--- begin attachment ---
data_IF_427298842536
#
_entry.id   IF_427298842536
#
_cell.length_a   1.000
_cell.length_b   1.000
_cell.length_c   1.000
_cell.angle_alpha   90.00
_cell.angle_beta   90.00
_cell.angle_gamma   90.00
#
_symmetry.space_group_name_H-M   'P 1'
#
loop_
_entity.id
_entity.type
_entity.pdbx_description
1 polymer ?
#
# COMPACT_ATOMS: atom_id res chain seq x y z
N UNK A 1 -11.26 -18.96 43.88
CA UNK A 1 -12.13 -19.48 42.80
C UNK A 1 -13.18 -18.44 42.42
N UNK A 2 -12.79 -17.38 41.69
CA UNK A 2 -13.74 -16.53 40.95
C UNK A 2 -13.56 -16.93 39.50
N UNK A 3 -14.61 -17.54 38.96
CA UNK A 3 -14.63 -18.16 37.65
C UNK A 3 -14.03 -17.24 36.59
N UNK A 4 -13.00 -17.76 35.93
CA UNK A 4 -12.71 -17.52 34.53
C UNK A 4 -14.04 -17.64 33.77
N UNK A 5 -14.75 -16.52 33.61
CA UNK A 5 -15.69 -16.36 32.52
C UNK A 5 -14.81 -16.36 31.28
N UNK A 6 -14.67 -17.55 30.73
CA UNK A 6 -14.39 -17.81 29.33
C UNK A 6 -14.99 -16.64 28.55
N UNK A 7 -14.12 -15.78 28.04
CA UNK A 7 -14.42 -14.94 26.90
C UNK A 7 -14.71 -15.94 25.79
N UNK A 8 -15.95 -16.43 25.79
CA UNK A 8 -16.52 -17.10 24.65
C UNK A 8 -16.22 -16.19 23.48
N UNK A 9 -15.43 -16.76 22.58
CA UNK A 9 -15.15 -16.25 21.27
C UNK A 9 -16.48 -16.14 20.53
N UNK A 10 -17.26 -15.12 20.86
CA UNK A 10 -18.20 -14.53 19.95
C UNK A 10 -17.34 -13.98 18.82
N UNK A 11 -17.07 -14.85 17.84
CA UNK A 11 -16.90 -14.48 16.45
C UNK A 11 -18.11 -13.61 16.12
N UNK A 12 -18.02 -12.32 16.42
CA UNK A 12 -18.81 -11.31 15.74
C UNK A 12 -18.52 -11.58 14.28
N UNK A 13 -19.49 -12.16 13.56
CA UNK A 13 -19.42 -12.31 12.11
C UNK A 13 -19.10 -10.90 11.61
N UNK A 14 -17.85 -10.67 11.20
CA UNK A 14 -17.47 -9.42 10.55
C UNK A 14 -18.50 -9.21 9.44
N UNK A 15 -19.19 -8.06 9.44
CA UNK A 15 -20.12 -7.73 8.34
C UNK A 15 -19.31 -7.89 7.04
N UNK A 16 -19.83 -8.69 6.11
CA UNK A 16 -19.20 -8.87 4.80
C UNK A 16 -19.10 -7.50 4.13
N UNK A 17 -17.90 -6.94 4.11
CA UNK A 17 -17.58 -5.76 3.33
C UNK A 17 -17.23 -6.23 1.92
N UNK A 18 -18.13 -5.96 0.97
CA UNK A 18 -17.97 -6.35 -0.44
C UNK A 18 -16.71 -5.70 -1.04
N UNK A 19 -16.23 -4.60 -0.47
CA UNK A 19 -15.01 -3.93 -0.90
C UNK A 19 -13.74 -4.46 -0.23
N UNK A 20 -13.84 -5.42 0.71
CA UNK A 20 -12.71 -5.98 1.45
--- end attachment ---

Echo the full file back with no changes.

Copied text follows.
data_IF_427298842536
#
_entry.id   IF_427298842536
#
_cell.length_a   1.000
_cell.length_b   1.000
_cell.length_c   1.000
_cell.angle_alpha   90.00
_cell.angle_beta   90.00
_cell.angle_gamma   90.00
#
_symmetry.space_group_name_H-M   'P 1'
#
loop_
_entity.id
_entity.type
_entity.pdbx_description
1 polymer ?
#
# COMPACT_ATOMS: atom_id res chain seq x y z
N UNK A 1 -11.26 -18.96 43.88
CA UNK A 1 -12.13 -19.48 42.80
C UNK A 1 -13.18 -18.44 42.42
N UNK A 2 -12.79 -17.38 41.69
CA UNK A 2 -13.74 -16.53 40.95
C UNK A 2 -13.56 -16.93 39.50
N UNK A 3 -14.61 -17.54 38.96
CA UNK A 3 -14.63 -18.16 37.65
C UNK A 3 -14.03 -17.24 36.59
N UNK A 4 -13.00 -17.76 35.93
CA UNK A 4 -12.71 -17.52 34.53
C UNK A 4 -14.04 -17.64 33.77
N UNK A 5 -14.75 -16.52 33.61
CA UNK A 5 -15.69 -16.36 32.52
C UNK A 5 -14.81 -16.36 31.28
N UNK A 6 -14.67 -17.55 30.73
CA UNK A 6 -14.39 -17.81 29.33
C UNK A 6 -14.99 -16.64 28.55
N UNK A 7 -14.12 -15.78 28.04
CA UNK A 7 -14.42 -14.94 26.90
C UNK A 7 -14.71 -15.94 25.79
N UNK A 8 -15.95 -16.43 25.79
CA UNK A 8 -16.52 -17.10 24.65
C UNK A 8 -16.22 -16.19 23.48
N UNK A 9 -15.43 -16.76 22.58
CA UNK A 9 -15.15 -16.25 21.27
C UNK A 9 -16.48 -16.14 20.53
N UNK A 10 -17.26 -15.12 20.86
CA UNK A 10 -18.20 -14.53 19.95
C UNK A 10 -17.34 -13.98 18.82
N UNK A 11 -17.07 -14.85 17.84
CA UNK A 11 -16.90 -14.48 16.45
C UNK A 11 -18.11 -13.61 16.12
N UNK A 12 -18.02 -12.32 16.42
CA UNK A 12 -18.81 -11.31 15.74
C UNK A 12 -18.52 -11.58 14.28
N UNK A 13 -19.49 -12.16 13.56
CA UNK A 13 -19.42 -12.31 12.11
C UNK A 13 -19.10 -10.90 11.61
N UNK A 14 -17.85 -10.67 11.20
CA UNK A 14 -17.47 -9.42 10.55
C UNK A 14 -18.50 -9.21 9.44
N UNK A 15 -19.19 -8.06 9.44
CA UNK A 15 -20.12 -7.73 8.34
C UNK A 15 -19.31 -7.89 7.04
N UNK A 16 -19.83 -8.69 6.11
CA UNK A 16 -19.20 -8.87 4.80
C UNK A 16 -19.10 -7.50 4.13
N UNK A 17 -17.90 -6.94 4.11
CA UNK A 17 -17.58 -5.76 3.33
C UNK A 17 -17.23 -6.23 1.92
N UNK A 18 -18.13 -5.96 0.97
CA UNK A 18 -17.97 -6.35 -0.44
C UNK A 18 -16.71 -5.70 -1.04
N UNK A 19 -16.23 -4.60 -0.47
CA UNK A 19 -15.01 -3.93 -0.90
C UNK A 19 -13.74 -4.46 -0.23
N UNK A 20 -13.84 -5.42 0.71
CA UNK A 20 -12.71 -5.98 1.45